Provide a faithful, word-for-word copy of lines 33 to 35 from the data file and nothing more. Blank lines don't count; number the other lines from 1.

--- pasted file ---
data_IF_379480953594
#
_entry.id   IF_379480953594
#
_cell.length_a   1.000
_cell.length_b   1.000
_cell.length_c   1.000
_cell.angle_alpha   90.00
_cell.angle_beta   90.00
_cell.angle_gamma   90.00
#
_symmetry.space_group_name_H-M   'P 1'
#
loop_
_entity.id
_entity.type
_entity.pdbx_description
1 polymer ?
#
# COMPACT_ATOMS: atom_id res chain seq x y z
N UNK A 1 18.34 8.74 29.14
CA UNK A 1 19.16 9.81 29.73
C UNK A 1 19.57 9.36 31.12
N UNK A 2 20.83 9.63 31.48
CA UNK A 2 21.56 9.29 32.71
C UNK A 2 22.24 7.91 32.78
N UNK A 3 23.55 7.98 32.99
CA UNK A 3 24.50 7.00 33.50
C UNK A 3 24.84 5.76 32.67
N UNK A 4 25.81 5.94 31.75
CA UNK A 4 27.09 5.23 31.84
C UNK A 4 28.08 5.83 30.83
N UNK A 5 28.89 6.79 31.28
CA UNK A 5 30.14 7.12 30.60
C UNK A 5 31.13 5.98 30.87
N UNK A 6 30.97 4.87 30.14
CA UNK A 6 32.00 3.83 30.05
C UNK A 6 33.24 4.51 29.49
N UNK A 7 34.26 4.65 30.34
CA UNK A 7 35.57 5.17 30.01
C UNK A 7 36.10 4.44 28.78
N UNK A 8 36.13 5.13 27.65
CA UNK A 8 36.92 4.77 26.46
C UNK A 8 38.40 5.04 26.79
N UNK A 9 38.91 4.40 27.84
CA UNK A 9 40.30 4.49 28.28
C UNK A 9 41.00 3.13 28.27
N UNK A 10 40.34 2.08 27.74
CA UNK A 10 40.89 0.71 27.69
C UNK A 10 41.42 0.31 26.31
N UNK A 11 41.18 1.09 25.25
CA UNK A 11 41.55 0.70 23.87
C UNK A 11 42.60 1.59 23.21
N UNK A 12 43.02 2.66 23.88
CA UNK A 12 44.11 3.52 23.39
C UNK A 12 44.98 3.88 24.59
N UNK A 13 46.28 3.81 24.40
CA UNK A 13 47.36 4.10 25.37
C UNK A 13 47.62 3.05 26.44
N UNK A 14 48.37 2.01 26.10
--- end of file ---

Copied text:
N UNK A 5 28.89 6.79 31.28
CA UNK A 5 30.14 7.12 30.60
C UNK A 5 31.13 5.98 30.87